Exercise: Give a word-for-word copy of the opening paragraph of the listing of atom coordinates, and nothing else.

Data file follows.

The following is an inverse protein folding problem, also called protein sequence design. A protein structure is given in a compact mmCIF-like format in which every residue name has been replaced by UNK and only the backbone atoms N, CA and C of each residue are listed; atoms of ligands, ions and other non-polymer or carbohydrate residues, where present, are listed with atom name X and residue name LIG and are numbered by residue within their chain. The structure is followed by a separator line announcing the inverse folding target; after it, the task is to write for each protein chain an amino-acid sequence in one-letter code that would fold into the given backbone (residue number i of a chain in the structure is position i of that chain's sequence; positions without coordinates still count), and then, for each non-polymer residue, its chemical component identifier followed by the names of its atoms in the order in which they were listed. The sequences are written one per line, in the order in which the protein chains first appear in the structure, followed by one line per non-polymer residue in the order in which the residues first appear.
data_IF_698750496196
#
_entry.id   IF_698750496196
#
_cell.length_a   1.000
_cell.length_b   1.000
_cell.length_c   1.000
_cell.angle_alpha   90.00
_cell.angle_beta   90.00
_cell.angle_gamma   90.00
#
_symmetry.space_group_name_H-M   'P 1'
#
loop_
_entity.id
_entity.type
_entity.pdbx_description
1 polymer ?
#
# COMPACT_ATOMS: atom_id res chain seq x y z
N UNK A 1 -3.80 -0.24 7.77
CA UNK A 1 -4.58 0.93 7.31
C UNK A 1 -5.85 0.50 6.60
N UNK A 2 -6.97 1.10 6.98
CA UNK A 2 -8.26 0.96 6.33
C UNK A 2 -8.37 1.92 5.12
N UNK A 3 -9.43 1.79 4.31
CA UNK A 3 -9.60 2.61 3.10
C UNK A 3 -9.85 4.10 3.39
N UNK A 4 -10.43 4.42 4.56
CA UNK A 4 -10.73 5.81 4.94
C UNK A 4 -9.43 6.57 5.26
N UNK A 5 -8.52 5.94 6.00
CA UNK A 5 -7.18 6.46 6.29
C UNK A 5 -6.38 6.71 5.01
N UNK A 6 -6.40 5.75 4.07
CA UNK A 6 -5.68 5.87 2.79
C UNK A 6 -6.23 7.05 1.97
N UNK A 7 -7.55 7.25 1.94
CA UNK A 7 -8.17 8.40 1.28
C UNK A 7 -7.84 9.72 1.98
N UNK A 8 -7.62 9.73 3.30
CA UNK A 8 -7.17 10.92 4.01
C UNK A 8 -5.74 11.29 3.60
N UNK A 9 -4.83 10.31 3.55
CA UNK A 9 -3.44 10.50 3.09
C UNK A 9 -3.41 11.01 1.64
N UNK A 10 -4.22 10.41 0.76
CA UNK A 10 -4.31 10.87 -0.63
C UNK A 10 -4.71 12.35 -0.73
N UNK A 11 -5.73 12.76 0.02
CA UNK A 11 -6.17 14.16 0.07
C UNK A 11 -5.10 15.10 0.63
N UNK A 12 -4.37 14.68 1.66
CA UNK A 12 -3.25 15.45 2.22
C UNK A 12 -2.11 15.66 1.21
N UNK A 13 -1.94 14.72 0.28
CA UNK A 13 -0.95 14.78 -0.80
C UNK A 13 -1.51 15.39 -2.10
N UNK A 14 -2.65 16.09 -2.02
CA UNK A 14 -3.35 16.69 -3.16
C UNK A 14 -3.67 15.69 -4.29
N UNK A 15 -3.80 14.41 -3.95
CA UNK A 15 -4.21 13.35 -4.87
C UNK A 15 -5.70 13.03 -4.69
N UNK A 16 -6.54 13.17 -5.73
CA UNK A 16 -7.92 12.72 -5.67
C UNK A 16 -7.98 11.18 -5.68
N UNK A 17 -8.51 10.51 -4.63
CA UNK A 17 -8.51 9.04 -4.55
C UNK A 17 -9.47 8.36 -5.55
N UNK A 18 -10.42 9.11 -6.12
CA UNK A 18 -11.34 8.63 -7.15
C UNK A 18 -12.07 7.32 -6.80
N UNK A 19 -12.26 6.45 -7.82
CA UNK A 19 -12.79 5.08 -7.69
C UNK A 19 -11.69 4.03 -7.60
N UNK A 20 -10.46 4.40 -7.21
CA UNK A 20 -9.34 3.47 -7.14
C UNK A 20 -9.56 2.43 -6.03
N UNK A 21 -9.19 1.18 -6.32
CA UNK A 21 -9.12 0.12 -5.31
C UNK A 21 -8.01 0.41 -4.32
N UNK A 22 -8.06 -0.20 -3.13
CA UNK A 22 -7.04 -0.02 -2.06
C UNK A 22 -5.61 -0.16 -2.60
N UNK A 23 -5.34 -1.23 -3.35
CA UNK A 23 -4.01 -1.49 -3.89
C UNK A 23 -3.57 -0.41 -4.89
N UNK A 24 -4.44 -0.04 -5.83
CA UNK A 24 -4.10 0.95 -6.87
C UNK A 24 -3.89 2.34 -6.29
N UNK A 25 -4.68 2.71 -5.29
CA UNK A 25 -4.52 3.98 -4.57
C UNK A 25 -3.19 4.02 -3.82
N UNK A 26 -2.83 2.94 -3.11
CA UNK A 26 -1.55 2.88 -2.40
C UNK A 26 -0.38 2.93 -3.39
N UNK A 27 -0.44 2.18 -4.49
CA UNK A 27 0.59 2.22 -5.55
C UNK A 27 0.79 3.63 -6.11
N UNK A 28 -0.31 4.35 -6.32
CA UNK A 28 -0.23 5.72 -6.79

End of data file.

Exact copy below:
The following is an inverse protein folding problem, also called protein sequence design. A protein structure is given in a compact mmCIF-like format in which every residue name has been replaced by UNK and only the backbone atoms N, CA and C of each residue are listed; atoms of ligands, ions and other non-polymer or carbohydrate residues, where present, are listed with atom name X and residue name LIG and are numbered by residue within their chain. The structure is followed by a separator line announcing the inverse folding target; after it, the task is to write for each protein chain an amino-acid sequence in one-letter code that would fold into the given backbone (residue number i of a chain in the structure is position i of that chain's sequence; positions without coordinates still count), and then, for each non-polymer residue, its chemical component identifier followed by the names of its atoms in the order in which they were listed. The sequences are written one per line, in the order in which the protein chains first appear in the structure, followed by one line per non-polymer residue in the order in which the residues first appear.